How can Logicwall Minimise Steel Portals in Terraced Housing?

How can Logicwall Minimise Steel Portals in Terraced Housing?

AFS Logicwall is an innovative intertenancy wall system that can achieve a 240-minute fire rating and an STC rating of up to 62, with possibilities to achieve higher ratings with further acoustic treatment.

The lightweight prefabricated formwork system is quick and easy to install, and eliminates the need for strapping and lining, resulting in significant time savings and a slimmer intertenancy wall.

We recently invested in research with engineering firm, DHC Consulting, to look into how AFS Logicwall can further contribute to better medium-density design. One key question was whether AFS Logicwall could be engineered to minimise the need for steel portals, resulting in a more open and flexible design area.

“One of the biggest issues we have for terraced housing at the moment is the architectural layout in the lower floors,” explains Nathan Watson, Director, DHC Consulting.

“Architects typically want to remove as many walls as possible to create flow between kitchen, dining and living areas without any cross walls, but because typical intertenancy walls don’t have any sort of out-of-plane capacity, this means several portals need to be introduced for stability.”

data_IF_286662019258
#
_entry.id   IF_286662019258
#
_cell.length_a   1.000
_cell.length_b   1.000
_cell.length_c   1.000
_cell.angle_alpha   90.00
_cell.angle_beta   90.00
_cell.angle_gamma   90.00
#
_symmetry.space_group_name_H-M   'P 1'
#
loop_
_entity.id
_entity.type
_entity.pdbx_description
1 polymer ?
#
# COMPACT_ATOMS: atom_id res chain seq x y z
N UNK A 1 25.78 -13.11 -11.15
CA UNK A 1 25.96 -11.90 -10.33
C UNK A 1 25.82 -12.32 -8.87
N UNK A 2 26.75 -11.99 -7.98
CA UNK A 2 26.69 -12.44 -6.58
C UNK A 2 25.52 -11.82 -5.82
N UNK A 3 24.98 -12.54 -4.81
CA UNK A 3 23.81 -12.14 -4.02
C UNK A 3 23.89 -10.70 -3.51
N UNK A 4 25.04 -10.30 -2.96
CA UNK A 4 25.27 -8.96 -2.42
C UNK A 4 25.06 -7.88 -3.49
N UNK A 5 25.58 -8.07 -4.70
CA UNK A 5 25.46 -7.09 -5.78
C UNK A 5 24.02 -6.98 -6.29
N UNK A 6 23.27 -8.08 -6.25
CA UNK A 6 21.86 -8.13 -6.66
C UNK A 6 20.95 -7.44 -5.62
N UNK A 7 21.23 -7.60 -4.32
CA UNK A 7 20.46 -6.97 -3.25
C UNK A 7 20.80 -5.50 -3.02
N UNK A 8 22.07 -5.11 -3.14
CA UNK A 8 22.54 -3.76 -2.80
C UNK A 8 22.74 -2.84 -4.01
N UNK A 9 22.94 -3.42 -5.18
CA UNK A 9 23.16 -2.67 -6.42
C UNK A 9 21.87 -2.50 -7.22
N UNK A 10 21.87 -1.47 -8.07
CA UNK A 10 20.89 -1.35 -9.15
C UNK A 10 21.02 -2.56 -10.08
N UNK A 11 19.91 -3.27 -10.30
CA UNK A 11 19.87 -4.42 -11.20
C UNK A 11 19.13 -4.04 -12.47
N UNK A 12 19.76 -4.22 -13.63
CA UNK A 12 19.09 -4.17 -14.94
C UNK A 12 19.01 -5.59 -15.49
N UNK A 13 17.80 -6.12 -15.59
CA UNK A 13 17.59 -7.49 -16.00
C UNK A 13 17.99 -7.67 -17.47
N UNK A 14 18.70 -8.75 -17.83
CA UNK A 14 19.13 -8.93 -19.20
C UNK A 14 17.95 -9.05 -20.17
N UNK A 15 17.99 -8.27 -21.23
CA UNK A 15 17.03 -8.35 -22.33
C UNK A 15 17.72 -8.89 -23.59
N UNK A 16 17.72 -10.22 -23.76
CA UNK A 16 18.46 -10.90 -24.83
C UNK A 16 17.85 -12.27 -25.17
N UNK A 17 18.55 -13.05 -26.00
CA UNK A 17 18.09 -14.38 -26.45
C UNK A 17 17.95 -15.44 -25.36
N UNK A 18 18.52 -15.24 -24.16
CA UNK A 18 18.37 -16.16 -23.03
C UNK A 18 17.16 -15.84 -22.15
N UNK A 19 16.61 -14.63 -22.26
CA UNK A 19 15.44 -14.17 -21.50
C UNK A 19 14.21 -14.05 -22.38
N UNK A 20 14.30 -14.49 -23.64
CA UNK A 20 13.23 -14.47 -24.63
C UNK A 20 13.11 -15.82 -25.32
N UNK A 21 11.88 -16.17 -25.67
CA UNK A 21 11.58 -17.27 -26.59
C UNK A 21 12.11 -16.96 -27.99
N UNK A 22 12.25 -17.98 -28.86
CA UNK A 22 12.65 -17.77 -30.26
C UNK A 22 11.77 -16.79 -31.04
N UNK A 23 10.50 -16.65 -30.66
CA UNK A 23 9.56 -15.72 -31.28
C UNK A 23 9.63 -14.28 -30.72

The feasibility study undertaken by DHC looked into the potential use of AFS Logicwall as a cantilever system for two and three storeys, and was based on the Auckland region with extra high wind zone, Auckland seismic conditions and variations on height, roof and cladding types.

“We took a worst case approach that would cover off 80% of terraced house construction in Auckland and undertook structural analysis to get AFS Logicwall to stack up as a cantilever system without it requiring portal frames in the opposite direction,” explains Nathan.

The resulting system provides a new option for minimising steel portals in medium-density design.

“By designing Logicwall as a two-way bracing system, it gets rid of the need for perpendicular bracing — which is where portal frames have to come in,” says Nathan. “This provides huge benefits in terms of flexibility and layouts.”

To provide the bracing required, heavier foundations and a higher spec version of AFS Logicwall may be needed, but balanced by the savings made in structural steel costs and the benefits Logicwall provides in terms of speed of construction, the system provides significant buildability benefits. And importantly for architects and designers, the system means new possibilities for achieving open plan living areas in terraced housing — all without the hassle of hiding unsightly portal legs.

We are continuing work with DHC on this new system with an aim to simplify specification and consent for architects.

“The next stage is developing charts that lay out size, height, wall type, thickness, reinforcing and foundation to determine standard details that could be put in the package and sent to council as a proprietary system,” says Nathan.

And while that is being finalised, AFS are happy to work with any architects interested in using AFS Logicwall to minimise steel portals and maximise flexibility in their medium density designs.


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